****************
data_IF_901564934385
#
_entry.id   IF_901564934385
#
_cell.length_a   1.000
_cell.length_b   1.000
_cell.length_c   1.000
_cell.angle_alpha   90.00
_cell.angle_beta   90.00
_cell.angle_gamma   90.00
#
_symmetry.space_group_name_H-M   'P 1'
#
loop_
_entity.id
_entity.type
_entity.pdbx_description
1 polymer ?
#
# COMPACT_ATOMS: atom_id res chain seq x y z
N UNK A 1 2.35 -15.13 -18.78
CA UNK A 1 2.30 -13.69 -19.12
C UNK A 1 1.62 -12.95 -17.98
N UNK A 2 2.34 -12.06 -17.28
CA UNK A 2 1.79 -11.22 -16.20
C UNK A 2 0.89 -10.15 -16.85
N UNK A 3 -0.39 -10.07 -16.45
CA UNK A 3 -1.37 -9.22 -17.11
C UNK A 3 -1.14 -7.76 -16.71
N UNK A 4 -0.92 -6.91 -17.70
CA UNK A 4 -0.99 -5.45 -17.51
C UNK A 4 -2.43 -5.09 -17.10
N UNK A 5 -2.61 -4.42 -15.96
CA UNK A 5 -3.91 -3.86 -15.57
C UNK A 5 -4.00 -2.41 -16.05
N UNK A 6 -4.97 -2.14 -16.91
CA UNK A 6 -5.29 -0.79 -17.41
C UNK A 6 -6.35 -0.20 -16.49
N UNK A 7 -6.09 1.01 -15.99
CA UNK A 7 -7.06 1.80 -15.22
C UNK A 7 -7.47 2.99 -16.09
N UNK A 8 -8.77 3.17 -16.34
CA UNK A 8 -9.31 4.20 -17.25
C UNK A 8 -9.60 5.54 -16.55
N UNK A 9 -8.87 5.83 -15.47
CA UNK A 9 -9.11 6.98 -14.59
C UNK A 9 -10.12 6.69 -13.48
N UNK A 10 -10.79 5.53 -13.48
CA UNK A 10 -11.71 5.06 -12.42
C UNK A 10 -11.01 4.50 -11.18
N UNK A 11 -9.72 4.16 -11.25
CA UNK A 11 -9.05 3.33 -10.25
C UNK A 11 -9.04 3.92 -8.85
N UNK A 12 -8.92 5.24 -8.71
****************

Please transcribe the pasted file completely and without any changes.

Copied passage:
data_IF_901564934385
#
_entry.id   IF_901564934385
#
_cell.length_a   1.000
_cell.length_b   1.000
_cell.length_c   1.000
_cell.angle_alpha   90.00
_cell.angle_beta   90.00
_cell.angle_gamma   90.00
#
_symmetry.space_group_name_H-M   'P 1'
#
loop_
_entity.id
_entity.type
_entity.pdbx_description
1 polymer ?
#
# COMPACT_ATOMS: atom_id res chain seq x y z
N UNK A 1 2.35 -15.13 -18.78
CA UNK A 1 2.30 -13.69 -19.12
C UNK A 1 1.62 -12.95 -17.98
N UNK A 2 2.34 -12.06 -17.28
CA UNK A 2 1.79 -11.22 -16.20
C UNK A 2 0.89 -10.15 -16.85
N UNK A 3 -0.39 -10.07 -16.45
CA UNK A 3 -1.37 -9.22 -17.11
C UNK A 3 -1.14 -7.76 -16.71
N UNK A 4 -0.92 -6.91 -17.70
CA UNK A 4 -0.99 -5.45 -17.51
C UNK A 4 -2.43 -5.09 -17.10
N UNK A 5 -2.61 -4.42 -15.96
CA UNK A 5 -3.91 -3.86 -15.57
C UNK A 5 -4.00 -2.41 -16.05
N UNK A 6 -4.97 -2.14 -16.91
CA UNK A 6 -5.29 -0.79 -17.41
C UNK A 6 -6.35 -0.20 -16.49
N UNK A 7 -6.09 1.01 -15.99
CA UNK A 7 -7.06 1.80 -15.22
C UNK A 7 -7.47 2.99 -16.09
N UNK A 8 -8.77 3.17 -16.34
CA UNK A 8 -9.31 4.20 -17.25
C UNK A 8 -9.60 5.54 -16.55
N UNK A 9 -8.87 5.83 -15.47
CA UNK A 9 -9.11 6.98 -14.59
C UNK A 9 -10.12 6.69 -13.48
N UNK A 10 -10.79 5.53 -13.48
CA UNK A 10 -11.71 5.06 -12.42
C UNK A 10 -11.01 4.50 -11.18
N UNK A 11 -9.72 4.16 -11.25
CA UNK A 11 -9.05 3.33 -10.25
C UNK A 11 -9.04 3.92 -8.85
N UNK A 12 -8.92 5.24 -8.71